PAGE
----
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article imageStability of coronavirus in human excreta

By Tim Sandle     May 31, 2020 in Science
One of the less widely explored areas in relation to the novel coronavirus is with the survival of viral RNA in human urine and feces. A new study shows that the virus is recoverable several days later.
The new study comes from the Academy of Military Medical Sciences in China, and it finds that at room temperature, SARS-CoV-2 was stable on environmental surfaces and it also remained viable up to seven days on smooth surfaces (which supports earlier studies in relation to the coronavirus and surface recovery).
The study also found that the novel coronavirus could survive for several hours in feces and 3-4 days in urine. This supports another finding from the New England Journal of Medicine where urine and stool specimens were found to be positive with the virus from U.S. patients. Feces, in particular, seem to contain viral RNA in a high percentage of samples.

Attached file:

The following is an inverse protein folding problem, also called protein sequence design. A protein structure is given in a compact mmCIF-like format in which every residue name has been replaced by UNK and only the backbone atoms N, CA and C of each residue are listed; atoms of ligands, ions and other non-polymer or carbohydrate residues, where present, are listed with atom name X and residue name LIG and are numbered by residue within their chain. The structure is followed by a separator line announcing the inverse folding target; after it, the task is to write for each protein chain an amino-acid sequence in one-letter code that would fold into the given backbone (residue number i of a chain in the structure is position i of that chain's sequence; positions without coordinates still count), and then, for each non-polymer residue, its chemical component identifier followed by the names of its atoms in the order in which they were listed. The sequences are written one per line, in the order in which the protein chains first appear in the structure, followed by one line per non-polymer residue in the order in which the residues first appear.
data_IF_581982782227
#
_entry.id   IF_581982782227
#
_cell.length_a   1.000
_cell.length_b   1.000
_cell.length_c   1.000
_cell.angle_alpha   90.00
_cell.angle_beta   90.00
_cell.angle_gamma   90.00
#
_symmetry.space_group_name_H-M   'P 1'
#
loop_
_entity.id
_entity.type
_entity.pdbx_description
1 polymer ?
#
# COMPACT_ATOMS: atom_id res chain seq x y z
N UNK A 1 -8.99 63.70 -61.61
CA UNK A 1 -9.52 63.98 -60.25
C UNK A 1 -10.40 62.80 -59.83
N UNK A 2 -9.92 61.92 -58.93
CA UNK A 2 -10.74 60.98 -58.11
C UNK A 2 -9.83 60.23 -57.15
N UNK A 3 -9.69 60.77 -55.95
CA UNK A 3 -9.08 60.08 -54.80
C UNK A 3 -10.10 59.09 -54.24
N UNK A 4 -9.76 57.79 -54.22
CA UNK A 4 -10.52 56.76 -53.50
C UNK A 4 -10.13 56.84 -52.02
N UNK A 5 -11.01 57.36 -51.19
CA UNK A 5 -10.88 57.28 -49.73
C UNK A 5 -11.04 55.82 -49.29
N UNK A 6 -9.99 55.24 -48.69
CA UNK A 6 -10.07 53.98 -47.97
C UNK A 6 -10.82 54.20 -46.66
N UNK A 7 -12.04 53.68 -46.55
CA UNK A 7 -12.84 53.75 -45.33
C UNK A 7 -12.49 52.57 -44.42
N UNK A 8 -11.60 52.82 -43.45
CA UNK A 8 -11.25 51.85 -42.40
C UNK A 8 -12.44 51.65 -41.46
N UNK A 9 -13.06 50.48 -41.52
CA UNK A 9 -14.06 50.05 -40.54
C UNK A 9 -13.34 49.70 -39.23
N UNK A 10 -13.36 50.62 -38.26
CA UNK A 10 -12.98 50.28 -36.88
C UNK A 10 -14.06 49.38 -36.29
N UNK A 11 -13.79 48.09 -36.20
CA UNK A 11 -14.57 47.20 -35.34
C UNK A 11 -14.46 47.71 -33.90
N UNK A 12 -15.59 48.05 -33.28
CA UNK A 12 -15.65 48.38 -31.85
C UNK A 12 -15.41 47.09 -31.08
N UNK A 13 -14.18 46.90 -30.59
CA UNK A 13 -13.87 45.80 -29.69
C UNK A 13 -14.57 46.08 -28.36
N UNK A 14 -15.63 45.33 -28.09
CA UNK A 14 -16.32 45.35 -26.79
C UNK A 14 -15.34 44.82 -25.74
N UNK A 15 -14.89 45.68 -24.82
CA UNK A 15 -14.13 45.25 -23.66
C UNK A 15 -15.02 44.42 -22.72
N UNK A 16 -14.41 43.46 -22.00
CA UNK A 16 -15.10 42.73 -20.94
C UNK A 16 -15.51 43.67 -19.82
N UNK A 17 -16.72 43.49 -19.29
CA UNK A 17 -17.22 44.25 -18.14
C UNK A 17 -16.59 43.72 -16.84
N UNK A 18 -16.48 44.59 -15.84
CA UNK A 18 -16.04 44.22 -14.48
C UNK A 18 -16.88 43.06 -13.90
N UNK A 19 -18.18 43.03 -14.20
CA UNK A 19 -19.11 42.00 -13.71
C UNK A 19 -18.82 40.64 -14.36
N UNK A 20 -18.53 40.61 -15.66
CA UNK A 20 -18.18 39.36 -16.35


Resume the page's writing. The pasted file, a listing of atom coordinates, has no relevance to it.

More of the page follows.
The implications of these findings demonstrate that SARS‐CoV‐2 can infect multiple systems, including the urinary tract. It could be that testing different specimen types could prove useful for monitoring disease changes and progression, and also for establishing a prognosis in relation to patient health.
It also follows that wastewater presents a potential risk. One study from The Netherlands found human wastewater collected from Amsterdam Airport Schiphol tested positive for virus RNA four days after the first cases of coronavirus disease 2019 (COVID-19) were identified in the country, on Feb 27, 2020.
While wastewater presents a risk, it may also act as a useful data source for assessing disease rates in the general population from a given area. Research, based on collected data from the U.S., and published in Science of the Total Environment concluded: "Depending on local conditions, detection in community wastewater of one symptomatic/asymptomatic infected case per 100 to 2,000,000 non-infected people is theoretically feasible." The main limitation is where temperature and in-sewer travel time impact upon virus detectability.
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